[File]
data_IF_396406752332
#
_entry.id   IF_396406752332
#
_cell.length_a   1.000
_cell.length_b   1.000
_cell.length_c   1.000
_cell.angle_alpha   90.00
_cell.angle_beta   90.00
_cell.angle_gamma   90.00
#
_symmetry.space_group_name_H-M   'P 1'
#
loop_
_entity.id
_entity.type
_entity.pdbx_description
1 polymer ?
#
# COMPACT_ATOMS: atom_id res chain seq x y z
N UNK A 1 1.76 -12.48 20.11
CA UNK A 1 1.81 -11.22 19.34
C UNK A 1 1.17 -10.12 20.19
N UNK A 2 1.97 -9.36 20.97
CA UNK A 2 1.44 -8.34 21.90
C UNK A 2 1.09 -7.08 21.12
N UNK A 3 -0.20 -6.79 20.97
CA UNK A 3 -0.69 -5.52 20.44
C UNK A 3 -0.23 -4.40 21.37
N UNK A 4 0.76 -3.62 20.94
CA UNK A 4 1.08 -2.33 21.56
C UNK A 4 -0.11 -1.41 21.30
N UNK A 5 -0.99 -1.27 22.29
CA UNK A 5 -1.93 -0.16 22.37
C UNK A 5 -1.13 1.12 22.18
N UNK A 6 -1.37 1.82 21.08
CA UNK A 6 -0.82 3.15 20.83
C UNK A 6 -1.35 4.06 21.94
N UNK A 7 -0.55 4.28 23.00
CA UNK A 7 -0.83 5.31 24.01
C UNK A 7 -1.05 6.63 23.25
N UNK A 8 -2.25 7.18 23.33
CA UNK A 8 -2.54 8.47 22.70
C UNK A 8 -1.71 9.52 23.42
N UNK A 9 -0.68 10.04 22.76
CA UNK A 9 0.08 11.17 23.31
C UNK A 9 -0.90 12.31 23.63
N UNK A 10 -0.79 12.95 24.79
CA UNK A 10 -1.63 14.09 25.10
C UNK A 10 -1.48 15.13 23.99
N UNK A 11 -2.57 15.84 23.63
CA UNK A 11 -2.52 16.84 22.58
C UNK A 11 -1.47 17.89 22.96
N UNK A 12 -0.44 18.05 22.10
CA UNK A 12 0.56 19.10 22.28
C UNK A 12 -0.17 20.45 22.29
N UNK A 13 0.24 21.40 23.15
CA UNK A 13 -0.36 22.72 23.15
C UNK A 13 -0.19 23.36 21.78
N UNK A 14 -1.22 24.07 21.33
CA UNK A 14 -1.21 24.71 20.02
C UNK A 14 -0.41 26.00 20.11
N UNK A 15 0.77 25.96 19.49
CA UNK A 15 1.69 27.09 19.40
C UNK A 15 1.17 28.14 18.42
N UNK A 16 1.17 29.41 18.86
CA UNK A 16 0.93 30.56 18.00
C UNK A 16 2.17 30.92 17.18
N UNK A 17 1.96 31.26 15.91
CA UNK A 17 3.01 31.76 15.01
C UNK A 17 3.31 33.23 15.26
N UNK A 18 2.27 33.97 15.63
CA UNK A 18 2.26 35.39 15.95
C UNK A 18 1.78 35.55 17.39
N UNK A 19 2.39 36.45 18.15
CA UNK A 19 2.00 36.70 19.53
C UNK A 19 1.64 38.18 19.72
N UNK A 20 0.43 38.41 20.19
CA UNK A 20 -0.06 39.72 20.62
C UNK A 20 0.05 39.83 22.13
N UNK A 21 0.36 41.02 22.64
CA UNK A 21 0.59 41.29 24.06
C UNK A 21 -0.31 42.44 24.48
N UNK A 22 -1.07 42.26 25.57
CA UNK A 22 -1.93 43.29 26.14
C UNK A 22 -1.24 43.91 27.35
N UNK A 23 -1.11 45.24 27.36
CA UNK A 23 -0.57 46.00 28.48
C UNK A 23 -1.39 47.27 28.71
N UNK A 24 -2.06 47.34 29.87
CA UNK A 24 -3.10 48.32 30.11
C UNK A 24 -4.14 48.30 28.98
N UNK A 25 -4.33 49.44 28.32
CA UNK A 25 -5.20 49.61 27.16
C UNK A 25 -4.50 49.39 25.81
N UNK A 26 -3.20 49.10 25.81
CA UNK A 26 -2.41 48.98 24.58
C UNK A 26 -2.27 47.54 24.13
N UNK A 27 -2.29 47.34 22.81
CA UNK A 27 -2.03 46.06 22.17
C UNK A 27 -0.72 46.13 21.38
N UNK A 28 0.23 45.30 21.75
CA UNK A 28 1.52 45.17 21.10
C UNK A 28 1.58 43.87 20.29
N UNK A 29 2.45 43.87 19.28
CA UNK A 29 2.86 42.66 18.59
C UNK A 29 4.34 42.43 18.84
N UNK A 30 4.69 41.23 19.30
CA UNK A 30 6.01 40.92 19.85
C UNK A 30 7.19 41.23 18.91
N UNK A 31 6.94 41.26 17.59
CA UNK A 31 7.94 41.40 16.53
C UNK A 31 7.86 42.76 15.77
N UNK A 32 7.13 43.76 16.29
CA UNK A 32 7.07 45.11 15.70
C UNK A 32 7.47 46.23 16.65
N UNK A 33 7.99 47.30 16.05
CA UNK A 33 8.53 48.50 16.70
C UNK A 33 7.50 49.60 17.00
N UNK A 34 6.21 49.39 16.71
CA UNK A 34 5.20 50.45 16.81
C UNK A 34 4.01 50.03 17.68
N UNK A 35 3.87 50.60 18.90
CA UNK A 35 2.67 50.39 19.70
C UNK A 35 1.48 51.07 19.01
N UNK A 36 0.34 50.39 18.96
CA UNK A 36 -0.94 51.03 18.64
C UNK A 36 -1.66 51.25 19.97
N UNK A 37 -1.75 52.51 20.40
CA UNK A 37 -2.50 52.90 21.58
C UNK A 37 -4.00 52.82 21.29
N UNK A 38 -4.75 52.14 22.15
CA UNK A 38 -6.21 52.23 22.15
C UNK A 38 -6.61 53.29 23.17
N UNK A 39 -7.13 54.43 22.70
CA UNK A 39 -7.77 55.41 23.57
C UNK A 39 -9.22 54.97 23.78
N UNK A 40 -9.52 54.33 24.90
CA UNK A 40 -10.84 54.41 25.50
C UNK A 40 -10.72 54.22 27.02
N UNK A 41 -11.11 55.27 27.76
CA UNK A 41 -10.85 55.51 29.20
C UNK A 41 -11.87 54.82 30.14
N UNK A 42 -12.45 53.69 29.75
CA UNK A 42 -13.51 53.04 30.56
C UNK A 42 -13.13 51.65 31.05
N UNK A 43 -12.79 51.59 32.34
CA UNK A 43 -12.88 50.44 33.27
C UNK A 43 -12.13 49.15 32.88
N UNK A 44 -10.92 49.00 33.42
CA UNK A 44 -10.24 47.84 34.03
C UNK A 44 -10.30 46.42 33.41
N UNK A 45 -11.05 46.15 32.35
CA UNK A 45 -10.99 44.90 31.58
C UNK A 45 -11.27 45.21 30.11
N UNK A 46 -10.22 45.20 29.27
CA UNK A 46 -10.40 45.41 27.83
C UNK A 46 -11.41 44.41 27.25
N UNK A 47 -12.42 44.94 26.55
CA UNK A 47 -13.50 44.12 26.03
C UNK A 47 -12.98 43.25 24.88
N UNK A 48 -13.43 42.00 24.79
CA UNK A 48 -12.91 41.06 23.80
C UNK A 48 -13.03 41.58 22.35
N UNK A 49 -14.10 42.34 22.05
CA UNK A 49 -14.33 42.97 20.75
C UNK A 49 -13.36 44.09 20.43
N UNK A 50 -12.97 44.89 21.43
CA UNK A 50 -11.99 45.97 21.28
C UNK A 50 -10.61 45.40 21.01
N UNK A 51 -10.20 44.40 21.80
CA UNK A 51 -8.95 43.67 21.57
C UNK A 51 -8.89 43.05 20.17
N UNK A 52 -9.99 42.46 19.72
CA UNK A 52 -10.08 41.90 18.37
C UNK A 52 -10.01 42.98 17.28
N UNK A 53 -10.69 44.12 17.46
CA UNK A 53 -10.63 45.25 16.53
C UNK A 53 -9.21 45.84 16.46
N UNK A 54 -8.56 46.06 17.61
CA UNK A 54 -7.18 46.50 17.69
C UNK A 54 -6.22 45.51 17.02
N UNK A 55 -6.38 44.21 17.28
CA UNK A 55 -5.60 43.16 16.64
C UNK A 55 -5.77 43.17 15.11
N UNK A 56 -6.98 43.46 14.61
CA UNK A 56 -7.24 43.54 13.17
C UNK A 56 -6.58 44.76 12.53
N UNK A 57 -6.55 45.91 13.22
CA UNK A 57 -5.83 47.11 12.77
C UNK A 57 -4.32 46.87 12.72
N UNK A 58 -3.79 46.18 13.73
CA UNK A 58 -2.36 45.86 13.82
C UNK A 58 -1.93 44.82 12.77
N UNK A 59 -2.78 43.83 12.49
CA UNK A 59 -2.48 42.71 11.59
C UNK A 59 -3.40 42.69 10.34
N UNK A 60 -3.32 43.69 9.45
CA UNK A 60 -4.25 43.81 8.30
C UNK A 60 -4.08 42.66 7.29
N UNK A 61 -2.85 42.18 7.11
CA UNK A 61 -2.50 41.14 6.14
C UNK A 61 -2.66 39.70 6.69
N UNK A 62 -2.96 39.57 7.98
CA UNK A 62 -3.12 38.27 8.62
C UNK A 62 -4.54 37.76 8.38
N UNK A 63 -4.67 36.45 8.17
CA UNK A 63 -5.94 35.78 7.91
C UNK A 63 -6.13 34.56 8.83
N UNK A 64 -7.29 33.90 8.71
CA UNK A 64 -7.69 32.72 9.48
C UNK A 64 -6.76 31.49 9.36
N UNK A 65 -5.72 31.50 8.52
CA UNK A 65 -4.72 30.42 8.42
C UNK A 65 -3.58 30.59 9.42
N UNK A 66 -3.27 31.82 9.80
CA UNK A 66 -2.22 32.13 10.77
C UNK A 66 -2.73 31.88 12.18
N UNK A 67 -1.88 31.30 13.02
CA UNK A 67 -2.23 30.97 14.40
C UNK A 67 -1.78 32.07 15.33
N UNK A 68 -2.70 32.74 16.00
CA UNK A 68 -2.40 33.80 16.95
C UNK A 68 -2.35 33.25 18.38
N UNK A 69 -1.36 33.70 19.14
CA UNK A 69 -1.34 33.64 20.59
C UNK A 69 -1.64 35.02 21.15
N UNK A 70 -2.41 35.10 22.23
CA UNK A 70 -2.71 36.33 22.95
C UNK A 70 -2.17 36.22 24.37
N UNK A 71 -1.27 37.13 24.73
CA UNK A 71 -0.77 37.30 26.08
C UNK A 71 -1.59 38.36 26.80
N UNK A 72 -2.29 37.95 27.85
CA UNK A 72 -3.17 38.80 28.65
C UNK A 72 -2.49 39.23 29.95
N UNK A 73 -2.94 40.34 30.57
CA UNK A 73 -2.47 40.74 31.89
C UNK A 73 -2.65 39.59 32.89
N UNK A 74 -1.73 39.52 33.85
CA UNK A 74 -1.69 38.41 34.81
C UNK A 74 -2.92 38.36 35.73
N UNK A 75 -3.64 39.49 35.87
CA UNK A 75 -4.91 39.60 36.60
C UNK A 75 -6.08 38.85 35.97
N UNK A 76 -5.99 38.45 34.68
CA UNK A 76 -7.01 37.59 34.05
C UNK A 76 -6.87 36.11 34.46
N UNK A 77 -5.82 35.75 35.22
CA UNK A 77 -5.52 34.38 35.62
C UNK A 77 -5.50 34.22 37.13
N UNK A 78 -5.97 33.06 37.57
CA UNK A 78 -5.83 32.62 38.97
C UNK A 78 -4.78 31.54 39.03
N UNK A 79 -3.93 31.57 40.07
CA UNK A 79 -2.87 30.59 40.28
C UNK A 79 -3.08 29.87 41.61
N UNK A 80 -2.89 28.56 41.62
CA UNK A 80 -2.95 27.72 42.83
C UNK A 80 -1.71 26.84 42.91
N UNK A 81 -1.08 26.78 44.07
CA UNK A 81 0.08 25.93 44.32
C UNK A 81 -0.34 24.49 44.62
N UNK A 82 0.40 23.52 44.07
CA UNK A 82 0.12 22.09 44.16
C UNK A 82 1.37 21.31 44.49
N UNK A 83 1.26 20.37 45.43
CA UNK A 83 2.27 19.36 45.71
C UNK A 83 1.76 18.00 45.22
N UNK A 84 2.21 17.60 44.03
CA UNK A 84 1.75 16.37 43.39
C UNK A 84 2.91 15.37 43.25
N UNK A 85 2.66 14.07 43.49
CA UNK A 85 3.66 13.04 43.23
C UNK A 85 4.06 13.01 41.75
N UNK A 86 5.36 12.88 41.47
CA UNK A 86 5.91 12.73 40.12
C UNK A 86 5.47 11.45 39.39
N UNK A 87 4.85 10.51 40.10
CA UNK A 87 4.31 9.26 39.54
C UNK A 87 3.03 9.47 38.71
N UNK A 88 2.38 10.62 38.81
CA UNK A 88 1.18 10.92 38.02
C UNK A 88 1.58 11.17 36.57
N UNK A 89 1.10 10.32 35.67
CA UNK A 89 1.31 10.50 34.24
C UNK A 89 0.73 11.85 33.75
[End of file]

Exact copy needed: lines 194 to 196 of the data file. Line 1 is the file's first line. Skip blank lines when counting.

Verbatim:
C UNK A 58 -1.93 44.82 12.77
N UNK A 59 -2.78 43.83 12.49
CA UNK A 59 -2.48 42.71 11.59